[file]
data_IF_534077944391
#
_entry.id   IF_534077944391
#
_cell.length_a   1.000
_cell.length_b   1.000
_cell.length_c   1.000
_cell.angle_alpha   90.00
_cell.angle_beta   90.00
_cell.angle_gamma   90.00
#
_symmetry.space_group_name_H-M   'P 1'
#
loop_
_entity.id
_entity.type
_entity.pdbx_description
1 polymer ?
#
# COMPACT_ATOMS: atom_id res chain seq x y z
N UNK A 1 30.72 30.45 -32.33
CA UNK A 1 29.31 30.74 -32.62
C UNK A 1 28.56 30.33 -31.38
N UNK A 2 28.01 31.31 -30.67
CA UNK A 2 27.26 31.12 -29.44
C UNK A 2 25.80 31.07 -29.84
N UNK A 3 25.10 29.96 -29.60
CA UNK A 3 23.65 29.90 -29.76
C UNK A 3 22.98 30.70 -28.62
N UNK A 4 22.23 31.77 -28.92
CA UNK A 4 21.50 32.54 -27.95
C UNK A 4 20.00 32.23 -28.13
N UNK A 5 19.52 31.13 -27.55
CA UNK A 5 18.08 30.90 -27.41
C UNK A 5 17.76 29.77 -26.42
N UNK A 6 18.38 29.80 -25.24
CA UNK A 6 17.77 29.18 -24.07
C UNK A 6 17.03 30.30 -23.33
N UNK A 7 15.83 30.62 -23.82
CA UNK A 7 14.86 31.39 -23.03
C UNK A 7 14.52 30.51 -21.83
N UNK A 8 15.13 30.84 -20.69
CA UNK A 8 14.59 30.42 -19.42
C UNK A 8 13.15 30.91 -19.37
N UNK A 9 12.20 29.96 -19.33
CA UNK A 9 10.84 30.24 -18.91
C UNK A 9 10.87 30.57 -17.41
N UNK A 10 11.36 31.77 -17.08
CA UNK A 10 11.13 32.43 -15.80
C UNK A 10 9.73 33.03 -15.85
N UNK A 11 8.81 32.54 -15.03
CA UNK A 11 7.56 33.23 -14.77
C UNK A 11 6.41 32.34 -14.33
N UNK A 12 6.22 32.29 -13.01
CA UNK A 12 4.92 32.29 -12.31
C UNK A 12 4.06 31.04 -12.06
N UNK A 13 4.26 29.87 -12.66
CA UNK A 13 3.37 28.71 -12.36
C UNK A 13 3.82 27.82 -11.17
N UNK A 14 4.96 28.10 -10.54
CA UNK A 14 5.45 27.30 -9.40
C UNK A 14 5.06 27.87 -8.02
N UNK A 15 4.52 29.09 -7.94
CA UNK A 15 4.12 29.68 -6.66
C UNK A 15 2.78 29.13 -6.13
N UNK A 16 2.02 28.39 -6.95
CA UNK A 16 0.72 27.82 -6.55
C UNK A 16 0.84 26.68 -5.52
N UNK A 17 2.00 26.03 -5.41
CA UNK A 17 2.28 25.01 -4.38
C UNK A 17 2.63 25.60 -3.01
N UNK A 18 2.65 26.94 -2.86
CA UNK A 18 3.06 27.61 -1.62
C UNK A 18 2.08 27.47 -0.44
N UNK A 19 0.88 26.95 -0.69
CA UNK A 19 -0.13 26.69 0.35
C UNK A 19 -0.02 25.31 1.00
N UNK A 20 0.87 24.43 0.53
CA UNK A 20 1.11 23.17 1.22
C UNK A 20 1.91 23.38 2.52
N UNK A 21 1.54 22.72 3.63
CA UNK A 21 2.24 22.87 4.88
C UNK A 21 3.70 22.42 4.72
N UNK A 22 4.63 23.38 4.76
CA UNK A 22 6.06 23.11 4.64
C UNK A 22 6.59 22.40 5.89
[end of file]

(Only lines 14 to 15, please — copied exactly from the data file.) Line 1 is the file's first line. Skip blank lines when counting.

loop_
_entity.id